|New International Version (©2011)|
Not only was the Teacher wise, but he also imparted knowledge to the people. He pondered and searched out and set in order many proverbs.
New Living Translation (©2007)
Keep this in mind: The Teacher was considered wise, and he taught the people everything he knew. He listened carefully to many proverbs, studying and classifying them.
English Standard Version (©2001)
Besides being wise, the Preacher also taught the people knowledge, weighing and studying and arranging many proverbs with great care.
New American Standard Bible (©1995)
In addition to being a wise man, the Preacher also taught the people knowledge; and he pondered, searched out and arranged many proverbs.
King James Bible (Cambridge Ed.)
And moreover, because the preacher was wise, he still taught the people knowledge; yea, he gave good heed, and sought out, and set in order many proverbs.
Holman Christian Standard Bible (©2009)
In addition to the Teacher being a wise man, he constantly taught the people knowledge; he weighed, explored, and arranged many proverbs.
International Standard Version (©2012)
Moreover, besides being wise himself, the Teacher taught people what he had learned by listening, making inquiries, and composing many proverbs.
NET Bible (©2006)
Not only was the Teacher wise, but he also taught knowledge to the people; he carefully evaluated and arranged many proverbs.
GOD'S WORD® Translation (©1995)
Besides being wise, the spokesman also taught the people what he knew. He very carefully thought about it, studied it, and arranged it in many proverbs.
King James 2000 Bible (©2003)
And moreover, because the preacher was wise, he still taught the people knowledge; yea, he pondered, and sought out, and set in order many proverbs.
American King James Version
And moreover, because the preacher was wise, he still taught the people knowledge; yes, he gave good heed, and sought out, and set in order many proverbs.
American Standard Version
And further, because the Preacher was wise, he still taught the people knowledge; yea, he pondered, and sought out, and'set in order many proverbs.
And whereas Ecclesiastes was very wise, he taught the people, and declared the things that he had done: and seeking out, he set forth many parables.
Darby Bible Translation
And moreover, because the Preacher was wise, he still taught the people knowledge; and he pondered, and sought out, and set in order many proverbs.
English Revised Version
And further, because the Preacher was wise, he still taught the people knowledge; yea, he pondered, and sought out, and set in order many proverbs.
Webster's Bible Translation
And moreover, because the preacher was wise, he still taught the people knowledge: yes, he gave good heed, and sought out, and set in order many proverbs.
World English Bible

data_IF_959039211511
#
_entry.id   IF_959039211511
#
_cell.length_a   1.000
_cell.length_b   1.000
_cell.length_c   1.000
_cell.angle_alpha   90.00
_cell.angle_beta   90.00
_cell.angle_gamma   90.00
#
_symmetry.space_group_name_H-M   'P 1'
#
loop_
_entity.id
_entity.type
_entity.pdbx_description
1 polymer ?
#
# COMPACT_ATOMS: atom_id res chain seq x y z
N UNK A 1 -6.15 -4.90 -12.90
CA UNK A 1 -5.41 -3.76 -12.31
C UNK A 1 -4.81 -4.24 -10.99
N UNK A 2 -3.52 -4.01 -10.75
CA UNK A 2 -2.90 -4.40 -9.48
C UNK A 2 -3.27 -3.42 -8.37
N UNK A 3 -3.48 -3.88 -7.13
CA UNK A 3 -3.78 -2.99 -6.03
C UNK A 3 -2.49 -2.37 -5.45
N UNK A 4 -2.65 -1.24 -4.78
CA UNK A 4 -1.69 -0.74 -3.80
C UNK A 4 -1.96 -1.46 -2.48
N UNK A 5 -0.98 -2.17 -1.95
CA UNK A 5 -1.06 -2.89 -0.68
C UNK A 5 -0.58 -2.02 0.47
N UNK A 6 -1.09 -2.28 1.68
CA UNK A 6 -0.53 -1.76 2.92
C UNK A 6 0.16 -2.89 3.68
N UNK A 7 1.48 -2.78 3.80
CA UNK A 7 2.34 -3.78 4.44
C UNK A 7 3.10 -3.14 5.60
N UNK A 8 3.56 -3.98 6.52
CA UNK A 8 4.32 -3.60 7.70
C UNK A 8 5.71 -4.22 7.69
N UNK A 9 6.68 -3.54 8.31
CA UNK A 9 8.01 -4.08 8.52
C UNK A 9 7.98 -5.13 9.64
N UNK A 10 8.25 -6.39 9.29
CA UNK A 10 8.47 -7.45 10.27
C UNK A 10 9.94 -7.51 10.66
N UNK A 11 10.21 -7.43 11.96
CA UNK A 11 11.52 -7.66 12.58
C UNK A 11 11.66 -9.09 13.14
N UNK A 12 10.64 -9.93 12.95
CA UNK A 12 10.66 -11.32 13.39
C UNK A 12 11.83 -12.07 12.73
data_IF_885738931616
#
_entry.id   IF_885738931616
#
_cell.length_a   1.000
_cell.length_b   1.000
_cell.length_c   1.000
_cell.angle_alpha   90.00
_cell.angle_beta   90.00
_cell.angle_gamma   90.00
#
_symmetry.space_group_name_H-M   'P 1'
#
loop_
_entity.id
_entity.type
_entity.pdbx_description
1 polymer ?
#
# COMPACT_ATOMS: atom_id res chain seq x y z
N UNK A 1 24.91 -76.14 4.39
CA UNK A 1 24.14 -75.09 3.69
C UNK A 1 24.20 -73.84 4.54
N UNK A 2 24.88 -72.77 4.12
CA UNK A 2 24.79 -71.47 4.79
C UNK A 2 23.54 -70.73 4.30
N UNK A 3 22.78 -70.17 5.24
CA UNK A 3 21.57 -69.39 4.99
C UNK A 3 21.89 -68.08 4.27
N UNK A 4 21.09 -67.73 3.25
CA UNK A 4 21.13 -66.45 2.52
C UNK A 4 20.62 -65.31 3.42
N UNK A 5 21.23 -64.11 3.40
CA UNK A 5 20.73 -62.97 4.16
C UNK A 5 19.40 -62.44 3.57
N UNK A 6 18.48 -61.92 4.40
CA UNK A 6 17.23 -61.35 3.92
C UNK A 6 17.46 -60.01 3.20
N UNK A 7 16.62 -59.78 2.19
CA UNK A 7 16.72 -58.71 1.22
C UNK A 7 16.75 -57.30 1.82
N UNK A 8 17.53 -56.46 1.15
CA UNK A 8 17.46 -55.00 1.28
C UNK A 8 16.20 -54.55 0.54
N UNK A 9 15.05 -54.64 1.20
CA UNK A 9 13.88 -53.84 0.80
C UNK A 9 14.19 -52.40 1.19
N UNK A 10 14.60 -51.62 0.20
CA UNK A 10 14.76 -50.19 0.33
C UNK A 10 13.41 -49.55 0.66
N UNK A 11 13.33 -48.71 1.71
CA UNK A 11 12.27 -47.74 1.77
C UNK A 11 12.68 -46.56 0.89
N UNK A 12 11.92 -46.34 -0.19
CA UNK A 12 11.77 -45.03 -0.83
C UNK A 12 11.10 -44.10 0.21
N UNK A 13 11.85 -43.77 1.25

Further, because the Preacher was wise, he still taught the people knowledge. Yes, he pondered, sought out, and set in order many proverbs.
Young's Literal Translation
And further, because the preacher was wise, he still taught the people knowledge, and gave ear, and sought out -- he made right many similes.
|Matthew Henry's Concise Commentary|
12:8-14 Solomon repeats his text, VANITY OF VANITIES, ALL IS VANITY. These are the words of one that could speak by dear-bought experience of the vanity of the world, which can do nothing to ease men of the burden of sin. As he considered the worth of souls, he gave good heed to what he spake and wrote; words of truth will always be acceptable words. The truths of God are as goads to such as are dull and draw back, and nails to such as are wandering and draw aside; means to establish the heart, that we may never sit loose to our duty, nor be taken from it. The Shepherd of Israel is the Giver of inspired wisdom. Teachers and guides all receive their communications from him. The title is applied in Scripture to the Lord Jesus Christ, the Son of God. The prophets sought diligently, what, or what manner of time, the Spirit of Christ in them did signify, when it testified beforehand the sufferings of Christ, and the glory that should follow. To write many books was not suited to the shortness of human life, and would be weariness to the writer, and to the reader; and then was much more so to both than it is now. All things would be vanity and vexation, except they led to this conclusion, That to fear God, and keep his commandments, is the whole of man. The fear of God includes in it all the affections of the soul towards him, which are produced by the Holy Spirit. There may be terror where there is no love, nay, where there is hatred. But this is different from the gracious fear of God, as the feelings of an affectionate child. The fear of God, is often put for the whole of true religion in the heart, and includes its practical results in the life. Let us attend to the one thing needful, and now come to him as a merciful Saviour, who will soon come as an almighty Judge, when he will bring to light the things of darkness, and manifest the counsels of all hearts. Why does God record in his word, that ALL IS VANITY, but to keep us from deceiving ourselves to our ruin? He makes our duty to be our interest. May it be graven in all our hearts. Fear God, and keep his commandments, for this is all that concerns man.